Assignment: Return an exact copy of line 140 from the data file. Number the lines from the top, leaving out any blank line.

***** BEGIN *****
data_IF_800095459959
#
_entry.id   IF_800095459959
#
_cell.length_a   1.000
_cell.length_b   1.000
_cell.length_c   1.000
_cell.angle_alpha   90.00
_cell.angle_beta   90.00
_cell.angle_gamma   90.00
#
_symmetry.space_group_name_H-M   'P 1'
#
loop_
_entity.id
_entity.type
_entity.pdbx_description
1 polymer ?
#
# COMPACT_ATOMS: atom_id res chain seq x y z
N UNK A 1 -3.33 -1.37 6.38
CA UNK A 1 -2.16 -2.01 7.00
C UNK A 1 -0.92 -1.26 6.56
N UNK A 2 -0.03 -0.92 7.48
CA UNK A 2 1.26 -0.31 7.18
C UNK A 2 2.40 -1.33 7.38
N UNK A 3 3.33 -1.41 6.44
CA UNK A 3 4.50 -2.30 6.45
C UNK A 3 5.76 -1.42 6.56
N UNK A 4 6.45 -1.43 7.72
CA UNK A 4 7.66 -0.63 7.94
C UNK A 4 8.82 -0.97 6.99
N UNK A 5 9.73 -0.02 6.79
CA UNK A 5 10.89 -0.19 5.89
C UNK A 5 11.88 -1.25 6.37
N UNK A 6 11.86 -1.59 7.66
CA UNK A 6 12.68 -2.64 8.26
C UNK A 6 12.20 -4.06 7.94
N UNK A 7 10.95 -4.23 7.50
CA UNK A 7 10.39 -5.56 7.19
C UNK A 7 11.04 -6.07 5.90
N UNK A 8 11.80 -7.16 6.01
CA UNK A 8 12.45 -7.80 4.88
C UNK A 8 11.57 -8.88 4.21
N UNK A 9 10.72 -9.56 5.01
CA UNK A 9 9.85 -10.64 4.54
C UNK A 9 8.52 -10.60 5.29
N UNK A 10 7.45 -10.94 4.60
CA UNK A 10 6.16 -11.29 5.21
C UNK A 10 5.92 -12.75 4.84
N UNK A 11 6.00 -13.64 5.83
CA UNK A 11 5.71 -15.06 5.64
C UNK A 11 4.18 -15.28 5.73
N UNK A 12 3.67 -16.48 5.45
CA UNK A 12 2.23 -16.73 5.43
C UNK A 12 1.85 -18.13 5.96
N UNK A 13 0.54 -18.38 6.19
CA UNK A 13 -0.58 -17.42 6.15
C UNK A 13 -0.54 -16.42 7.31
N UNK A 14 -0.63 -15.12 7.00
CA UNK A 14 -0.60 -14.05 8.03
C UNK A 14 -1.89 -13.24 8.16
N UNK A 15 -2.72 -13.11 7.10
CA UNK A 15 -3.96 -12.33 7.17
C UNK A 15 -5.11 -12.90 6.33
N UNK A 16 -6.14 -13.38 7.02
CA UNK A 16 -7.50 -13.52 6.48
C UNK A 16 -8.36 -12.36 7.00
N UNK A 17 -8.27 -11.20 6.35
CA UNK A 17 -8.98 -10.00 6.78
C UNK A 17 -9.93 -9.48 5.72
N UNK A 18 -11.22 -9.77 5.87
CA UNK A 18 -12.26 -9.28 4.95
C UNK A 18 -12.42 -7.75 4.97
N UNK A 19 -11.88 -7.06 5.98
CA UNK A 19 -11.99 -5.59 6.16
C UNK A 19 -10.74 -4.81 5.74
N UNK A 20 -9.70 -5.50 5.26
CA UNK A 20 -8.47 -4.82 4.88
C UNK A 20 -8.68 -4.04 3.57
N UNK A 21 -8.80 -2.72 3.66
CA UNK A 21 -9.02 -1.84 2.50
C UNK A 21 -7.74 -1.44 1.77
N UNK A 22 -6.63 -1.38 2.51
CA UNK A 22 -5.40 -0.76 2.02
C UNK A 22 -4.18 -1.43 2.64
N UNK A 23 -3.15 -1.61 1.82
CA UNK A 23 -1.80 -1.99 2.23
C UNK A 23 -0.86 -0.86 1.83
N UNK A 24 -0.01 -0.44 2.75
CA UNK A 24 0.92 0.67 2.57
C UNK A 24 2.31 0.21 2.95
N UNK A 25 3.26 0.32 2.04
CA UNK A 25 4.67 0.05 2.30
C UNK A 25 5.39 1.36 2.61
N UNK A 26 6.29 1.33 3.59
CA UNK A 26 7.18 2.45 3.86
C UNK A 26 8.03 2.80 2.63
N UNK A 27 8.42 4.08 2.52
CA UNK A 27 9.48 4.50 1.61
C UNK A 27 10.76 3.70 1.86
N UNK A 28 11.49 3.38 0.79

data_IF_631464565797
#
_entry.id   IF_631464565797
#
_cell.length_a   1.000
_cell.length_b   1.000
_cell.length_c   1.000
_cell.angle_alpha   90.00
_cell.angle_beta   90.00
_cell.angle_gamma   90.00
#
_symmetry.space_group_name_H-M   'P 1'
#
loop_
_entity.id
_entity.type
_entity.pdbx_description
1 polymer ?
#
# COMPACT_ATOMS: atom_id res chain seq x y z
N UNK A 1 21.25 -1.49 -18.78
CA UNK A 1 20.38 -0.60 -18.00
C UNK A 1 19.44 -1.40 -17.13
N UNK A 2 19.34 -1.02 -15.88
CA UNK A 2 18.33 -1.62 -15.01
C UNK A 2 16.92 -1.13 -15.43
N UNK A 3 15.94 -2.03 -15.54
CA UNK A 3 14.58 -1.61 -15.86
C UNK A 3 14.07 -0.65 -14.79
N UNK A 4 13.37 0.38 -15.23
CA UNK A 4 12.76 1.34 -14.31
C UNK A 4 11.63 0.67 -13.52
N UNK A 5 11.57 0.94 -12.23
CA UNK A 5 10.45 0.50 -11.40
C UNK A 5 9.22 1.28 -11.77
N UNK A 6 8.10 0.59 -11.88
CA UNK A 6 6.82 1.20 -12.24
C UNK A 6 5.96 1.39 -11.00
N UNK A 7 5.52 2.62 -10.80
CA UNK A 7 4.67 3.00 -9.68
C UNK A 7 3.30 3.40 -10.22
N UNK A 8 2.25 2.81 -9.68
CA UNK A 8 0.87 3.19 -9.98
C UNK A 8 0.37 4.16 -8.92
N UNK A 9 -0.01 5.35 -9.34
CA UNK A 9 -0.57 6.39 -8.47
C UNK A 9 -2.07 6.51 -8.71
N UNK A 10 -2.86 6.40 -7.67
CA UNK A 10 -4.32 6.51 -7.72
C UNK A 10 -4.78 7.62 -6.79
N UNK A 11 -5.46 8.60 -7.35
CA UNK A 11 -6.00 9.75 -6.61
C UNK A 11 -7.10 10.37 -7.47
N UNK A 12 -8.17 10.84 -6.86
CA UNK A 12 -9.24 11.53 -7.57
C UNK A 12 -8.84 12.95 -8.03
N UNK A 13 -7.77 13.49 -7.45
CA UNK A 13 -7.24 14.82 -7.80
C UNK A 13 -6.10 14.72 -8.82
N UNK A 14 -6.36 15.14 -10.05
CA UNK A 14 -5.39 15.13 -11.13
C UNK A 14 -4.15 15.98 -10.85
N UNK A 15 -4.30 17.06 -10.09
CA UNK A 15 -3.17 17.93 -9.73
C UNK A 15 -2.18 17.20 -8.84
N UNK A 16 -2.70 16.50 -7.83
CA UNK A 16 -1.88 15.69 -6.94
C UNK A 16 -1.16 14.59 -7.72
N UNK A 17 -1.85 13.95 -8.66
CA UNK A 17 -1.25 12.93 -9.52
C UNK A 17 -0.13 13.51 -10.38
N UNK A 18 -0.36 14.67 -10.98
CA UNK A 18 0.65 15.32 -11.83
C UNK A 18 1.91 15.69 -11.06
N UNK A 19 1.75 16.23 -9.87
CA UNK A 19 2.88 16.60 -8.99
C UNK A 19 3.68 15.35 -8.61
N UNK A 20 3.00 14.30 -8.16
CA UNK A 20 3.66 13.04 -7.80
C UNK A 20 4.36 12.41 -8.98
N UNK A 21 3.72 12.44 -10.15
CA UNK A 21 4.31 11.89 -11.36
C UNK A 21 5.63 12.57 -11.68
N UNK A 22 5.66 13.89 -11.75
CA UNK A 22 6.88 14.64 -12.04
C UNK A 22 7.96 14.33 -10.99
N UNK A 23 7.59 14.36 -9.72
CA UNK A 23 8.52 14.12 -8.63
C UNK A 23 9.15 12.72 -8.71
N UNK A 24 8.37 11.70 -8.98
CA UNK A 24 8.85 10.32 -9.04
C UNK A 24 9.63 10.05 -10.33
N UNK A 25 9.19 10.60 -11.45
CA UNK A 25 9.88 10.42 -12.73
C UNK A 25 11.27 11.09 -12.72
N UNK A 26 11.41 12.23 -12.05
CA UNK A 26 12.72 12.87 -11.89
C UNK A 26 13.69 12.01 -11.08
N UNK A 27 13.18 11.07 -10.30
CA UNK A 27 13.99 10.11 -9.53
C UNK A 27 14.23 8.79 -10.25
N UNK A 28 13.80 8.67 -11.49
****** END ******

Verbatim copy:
C UNK A 6 5.96 1.39 -11.00